The most pivotal role in climate change and the control system of the world around us is the ocean.
The ocean makes half of the oxygen we need. It absorbs one-fourth of carbon dioxide emissions and greenhouse gasses. An article by the United Nations refers to the ocean as “not just the lungs of the planet but also its largest climate sink - a vital buffer against the impacts of climate change”.
As greenhouse gas emissions are increasing, it is hurting the ocean as well. The emissions are causing the waters to warm and making the water more acidic. This not only causes immense differences in life on land but also in life underwater. Unfortunately, this decreases the amount of carbon dioxide that the ocean can absorb.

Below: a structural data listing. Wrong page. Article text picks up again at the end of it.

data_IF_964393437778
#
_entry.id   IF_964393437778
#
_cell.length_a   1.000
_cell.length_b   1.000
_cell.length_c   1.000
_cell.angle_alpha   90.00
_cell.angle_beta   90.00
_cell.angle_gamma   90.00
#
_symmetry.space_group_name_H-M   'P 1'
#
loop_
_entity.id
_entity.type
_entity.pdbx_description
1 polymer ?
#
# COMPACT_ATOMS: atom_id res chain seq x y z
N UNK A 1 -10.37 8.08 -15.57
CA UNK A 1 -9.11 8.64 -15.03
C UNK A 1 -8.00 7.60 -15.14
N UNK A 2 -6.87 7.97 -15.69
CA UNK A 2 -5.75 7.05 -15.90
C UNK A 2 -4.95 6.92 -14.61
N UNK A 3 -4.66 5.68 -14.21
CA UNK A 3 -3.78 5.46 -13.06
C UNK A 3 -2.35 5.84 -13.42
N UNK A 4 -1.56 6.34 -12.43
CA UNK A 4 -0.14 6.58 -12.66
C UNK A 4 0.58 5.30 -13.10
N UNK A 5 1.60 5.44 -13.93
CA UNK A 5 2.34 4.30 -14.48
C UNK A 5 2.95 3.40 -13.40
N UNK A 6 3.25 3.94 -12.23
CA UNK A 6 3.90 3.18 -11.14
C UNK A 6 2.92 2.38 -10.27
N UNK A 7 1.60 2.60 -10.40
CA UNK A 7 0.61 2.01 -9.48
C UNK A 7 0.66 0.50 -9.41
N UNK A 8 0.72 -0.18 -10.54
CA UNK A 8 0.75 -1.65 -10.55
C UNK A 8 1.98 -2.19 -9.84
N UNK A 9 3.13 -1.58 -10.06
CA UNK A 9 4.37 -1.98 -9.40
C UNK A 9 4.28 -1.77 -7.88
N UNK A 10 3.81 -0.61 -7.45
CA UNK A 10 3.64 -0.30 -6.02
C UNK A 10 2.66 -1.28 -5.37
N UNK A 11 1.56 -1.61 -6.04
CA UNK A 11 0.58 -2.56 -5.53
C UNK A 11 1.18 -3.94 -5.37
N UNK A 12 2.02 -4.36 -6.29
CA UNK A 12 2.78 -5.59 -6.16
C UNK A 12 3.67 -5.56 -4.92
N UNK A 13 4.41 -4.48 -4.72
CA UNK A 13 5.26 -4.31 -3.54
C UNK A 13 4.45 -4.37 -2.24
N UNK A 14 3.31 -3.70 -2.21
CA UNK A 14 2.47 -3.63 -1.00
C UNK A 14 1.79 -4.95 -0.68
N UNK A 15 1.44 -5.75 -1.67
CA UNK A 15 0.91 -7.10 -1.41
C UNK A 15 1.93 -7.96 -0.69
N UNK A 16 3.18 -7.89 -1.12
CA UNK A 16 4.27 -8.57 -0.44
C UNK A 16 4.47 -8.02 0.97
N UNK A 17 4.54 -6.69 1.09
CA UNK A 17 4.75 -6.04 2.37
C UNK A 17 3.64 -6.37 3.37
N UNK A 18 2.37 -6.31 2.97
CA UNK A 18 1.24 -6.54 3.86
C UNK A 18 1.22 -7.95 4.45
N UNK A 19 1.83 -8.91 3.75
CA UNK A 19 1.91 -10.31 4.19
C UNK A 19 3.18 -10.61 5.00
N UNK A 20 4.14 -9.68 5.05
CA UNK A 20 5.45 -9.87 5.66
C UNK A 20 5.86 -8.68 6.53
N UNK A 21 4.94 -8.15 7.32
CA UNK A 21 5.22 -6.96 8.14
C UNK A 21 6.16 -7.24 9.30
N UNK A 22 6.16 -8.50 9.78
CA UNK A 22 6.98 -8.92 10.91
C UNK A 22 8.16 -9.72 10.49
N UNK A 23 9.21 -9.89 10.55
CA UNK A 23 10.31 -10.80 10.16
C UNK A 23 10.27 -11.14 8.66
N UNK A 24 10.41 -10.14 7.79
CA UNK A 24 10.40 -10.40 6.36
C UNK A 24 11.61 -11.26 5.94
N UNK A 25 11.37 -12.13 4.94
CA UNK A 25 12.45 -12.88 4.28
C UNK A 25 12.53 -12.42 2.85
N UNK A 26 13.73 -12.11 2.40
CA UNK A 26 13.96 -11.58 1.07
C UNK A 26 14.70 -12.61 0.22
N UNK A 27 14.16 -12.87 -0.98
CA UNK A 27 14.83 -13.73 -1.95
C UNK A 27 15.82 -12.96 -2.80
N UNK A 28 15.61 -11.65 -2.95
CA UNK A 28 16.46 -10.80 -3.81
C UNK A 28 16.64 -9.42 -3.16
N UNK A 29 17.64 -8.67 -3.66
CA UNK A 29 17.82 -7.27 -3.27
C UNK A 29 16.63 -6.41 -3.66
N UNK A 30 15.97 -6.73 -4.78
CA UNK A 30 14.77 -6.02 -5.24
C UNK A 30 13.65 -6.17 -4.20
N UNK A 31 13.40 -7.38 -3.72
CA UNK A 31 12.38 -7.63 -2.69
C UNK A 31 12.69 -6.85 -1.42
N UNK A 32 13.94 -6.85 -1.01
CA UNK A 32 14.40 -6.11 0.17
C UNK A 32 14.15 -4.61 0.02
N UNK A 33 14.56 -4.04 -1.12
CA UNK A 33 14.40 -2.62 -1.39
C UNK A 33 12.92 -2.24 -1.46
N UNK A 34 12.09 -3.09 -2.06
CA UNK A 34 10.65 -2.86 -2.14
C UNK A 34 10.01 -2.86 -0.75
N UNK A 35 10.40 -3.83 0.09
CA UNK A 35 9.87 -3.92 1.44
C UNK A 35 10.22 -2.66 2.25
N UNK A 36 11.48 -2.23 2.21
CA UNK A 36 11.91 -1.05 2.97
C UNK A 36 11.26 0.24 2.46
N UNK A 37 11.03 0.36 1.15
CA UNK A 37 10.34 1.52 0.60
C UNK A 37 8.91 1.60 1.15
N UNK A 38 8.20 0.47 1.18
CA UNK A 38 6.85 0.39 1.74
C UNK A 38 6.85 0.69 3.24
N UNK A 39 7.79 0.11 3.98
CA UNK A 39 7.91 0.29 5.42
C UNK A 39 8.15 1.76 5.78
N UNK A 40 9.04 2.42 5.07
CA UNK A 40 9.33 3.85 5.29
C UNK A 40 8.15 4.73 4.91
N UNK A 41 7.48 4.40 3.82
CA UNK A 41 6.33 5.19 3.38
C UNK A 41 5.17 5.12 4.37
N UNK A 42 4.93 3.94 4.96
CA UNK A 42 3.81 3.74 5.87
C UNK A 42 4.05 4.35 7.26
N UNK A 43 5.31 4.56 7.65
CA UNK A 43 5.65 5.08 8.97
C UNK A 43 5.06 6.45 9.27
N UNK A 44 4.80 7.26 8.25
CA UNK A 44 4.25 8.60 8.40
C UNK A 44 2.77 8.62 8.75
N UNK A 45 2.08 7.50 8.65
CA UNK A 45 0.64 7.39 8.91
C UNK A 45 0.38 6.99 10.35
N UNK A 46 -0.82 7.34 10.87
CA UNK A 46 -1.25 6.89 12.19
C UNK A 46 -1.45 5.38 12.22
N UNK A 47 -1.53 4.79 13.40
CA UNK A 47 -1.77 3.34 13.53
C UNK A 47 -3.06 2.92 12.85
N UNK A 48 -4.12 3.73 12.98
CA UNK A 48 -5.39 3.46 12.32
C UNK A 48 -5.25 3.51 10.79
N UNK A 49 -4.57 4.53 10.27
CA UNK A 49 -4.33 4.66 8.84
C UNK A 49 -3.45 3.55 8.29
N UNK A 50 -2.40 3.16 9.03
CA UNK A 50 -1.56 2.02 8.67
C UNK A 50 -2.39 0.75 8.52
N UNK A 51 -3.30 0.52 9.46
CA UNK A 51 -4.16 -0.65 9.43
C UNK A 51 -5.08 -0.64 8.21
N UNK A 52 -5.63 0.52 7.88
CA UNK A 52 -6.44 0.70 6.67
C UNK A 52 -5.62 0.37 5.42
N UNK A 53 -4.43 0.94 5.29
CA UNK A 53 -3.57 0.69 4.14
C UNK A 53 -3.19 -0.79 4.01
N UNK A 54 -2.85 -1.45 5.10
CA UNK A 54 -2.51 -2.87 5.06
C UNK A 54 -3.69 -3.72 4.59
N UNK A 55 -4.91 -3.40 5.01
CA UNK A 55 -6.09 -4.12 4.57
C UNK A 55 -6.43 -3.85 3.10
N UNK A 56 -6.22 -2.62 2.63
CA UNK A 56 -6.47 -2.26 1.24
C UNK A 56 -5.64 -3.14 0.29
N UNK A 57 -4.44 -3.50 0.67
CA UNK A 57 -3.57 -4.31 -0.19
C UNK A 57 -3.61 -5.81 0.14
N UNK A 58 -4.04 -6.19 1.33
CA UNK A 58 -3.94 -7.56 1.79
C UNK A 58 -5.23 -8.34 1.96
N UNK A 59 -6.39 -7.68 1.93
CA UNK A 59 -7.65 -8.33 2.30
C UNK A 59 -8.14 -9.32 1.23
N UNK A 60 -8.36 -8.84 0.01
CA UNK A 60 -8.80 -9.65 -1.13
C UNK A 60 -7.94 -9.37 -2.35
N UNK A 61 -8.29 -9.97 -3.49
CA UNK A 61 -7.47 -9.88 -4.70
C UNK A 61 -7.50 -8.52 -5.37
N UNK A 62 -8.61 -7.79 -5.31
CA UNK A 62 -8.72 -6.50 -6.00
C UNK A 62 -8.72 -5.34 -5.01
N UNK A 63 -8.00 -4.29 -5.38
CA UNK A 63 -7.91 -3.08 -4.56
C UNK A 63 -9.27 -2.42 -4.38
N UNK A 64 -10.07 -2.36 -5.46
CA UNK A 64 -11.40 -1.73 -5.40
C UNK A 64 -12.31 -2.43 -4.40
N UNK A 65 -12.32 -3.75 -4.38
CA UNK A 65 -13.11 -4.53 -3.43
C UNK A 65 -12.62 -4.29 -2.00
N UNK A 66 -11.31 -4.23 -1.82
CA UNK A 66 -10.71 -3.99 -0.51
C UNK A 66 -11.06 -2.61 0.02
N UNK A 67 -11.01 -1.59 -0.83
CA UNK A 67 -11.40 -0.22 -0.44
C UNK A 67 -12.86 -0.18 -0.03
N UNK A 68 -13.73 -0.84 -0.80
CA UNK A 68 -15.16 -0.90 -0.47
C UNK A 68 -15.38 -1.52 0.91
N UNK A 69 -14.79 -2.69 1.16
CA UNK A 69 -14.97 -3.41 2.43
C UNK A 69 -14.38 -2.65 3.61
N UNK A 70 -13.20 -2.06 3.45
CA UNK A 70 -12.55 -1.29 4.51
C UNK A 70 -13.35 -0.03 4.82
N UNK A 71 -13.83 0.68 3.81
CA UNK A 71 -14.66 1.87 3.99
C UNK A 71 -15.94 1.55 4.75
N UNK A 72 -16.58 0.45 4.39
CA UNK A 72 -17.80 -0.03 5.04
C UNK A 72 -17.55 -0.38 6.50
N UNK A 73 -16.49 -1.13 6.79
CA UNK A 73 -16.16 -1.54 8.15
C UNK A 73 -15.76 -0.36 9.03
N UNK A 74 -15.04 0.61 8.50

Mangroves are trees and shrubs with above-ground roots that lie along coasts. They are one of the biggest natural carbon storage systems in the world. It holds almost 1,000 tons of carbon and is able to hold four times as much as terrestrial forests. By reducing erosion, mangroves help stabilize the coastlines. During the rain season, mangroves protect the water by removing nutrients before they reach other habitats. Similarly, mangrove forests provide a habitat and shelter for many species in the wild. These abilities make mangroves extremely valuable to the environment.
Coral reefs are underwater ecosystems that consist of colonies of coral polyps. They are some of the most valuable ecosystems on the planet: from an ecological and economical perspective. Although they only cover 0.1% of the ocean on the planet, they help above 25% of all marine life, while simultaneously acting as coastal protection for one billion people, medicines, and tourism.
While only two of the essential factors of climate change in the ocean were mentioned, there are millions more that make an extreme difference.